Wednesday, December 29, 2004


Written before Christmas

"Here is what happened today when I visited the provincial liquor store in Ottawa, Canada: When I had finished my shopping I decided to rearrange my purchases and take a minute to button up my winter coat etc. before venturing out onto the street, I spied a chair way over by the exit so I headed for it. Beside it was an attractively dressed thirty-something blonde, who appeared to be cowering by the chair. I figured her husband had volunteered to plunge into the seething mass and left her to wait. I then noticed one of the plastic "cauldrons " the Salvation Army sets up at Christmas, but could see no attendant. I flung in a coin and -- behold -- the lady thanked me! So I asked "where is your bell"? She replied that so many people hated it that they had decided not to use one this year! I walked on to my next destination -- a large department store with a pedestrian mall running through it There were carol singers, shoppers etc and a large older lady in red vigorously swinging her bell beside the "cauldron". I find this puzzling. I know that alcohol is forbidden to Muslims so that cannot be why the Sallies restrained in a liquor store. But Muslims do patronize the department store -- I see women in headscarves there from time to time -- so what part of the population is offended by the bell?"

"I heard a funny remark by a local council worker the other day about a maintenance manager of Arab origin and his grasp of the English language (i.e. none that could be deciphered). The workers address him as "Tail light". When I asked why, the reply was: "Because he is not bright enough to be a headlight". Ha! There seems to be an epidemic of illiterate or incompetent behaviour among appointments to government bureaucracies and it is also starting to show in large corporations. If council workers can identify the idiots, why can't the management? Or are they tail lights too? Funny if the consequences were not so terrifying."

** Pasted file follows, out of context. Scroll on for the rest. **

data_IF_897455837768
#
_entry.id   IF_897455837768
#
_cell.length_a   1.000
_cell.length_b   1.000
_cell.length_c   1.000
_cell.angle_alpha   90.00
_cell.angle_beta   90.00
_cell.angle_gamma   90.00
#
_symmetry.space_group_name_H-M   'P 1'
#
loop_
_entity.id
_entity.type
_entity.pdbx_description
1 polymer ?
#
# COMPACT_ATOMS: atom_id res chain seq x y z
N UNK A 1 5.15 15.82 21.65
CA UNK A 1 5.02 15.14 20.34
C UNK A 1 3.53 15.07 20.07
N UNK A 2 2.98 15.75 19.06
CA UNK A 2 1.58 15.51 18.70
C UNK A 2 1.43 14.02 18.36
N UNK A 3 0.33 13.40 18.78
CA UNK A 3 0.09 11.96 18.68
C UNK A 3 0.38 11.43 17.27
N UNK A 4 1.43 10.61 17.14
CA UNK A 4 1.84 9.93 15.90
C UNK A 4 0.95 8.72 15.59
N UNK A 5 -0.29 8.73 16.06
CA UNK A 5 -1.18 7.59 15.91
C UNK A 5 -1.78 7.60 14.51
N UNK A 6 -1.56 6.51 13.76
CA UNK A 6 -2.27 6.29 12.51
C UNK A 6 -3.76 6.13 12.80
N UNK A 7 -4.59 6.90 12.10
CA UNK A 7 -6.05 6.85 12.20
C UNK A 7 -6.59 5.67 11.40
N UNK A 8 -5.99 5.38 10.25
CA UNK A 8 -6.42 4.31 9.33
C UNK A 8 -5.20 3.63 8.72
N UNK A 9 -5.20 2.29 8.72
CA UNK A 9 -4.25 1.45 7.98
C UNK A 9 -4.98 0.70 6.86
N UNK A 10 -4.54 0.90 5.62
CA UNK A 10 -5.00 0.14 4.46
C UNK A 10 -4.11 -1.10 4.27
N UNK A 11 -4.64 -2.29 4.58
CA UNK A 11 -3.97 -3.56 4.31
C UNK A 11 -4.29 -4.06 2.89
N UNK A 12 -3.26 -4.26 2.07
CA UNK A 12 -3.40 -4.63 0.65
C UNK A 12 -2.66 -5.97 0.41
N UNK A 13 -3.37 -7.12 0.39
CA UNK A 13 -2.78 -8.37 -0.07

The Supreme Court of Canada is being asked to hear arguments on whether the word "kemosabe" is racist to native people. The request comes from the Nova Scotia Human Rights Commission, which is dealing with a grievance dating back to 1999. Dorothy Kateri Moore, a Mi'kmaq woman working at a sports store in Sydney, N.S., had complained that her boss, Trevor Miller, referred to her and other workers as "kemosabe" - the term used by the 1950s TV character Tonto, the Lone Ranger's sidekick, to describe the masked cowboy. Moore said Miller told her the word meant "friend." But she claimed it was a racial slur and that its repeated use led to a poisoned work environment.

Last February, a human rights board of inquiry ruled Moore was not discriminated against because she hadn't shown she was offended by the word, nor did she ask her boss to stop using it. The Nova Scotia Court of Appeal upheld that ruling in October, saying Moore had not shown the term was "notoriously offensive." For the first time in its 37-year history, the commission has asked the Supreme Court of Canada to appeal a decision of the province's Court of Appeal. Commission lawyers say they will argue employees were afraid to speak up to their employer and they want the Supreme Court to draw the line on what language is acceptable in the workplace. "The idea that there are some words that are notoriously offensive and some that aren't, and the burden on the employee shifts depending on that, really creates a lot of confusion in the workplace," said commission lawyer Michael Wood. "We think it's time to clarify that and have some ground rules so people know what's permissible and what isn't." During the inquiry hearings, several members of the Mi'kmaq community testified that "kemosabe" was a racial slur, although others said they were not offended by it.

The board of inquiry spent one day looking at old Lone Ranger shows, eventually concluding that the term was never used in a derogatory way and that Tonto and the Lone Ranger treated each other with respect.


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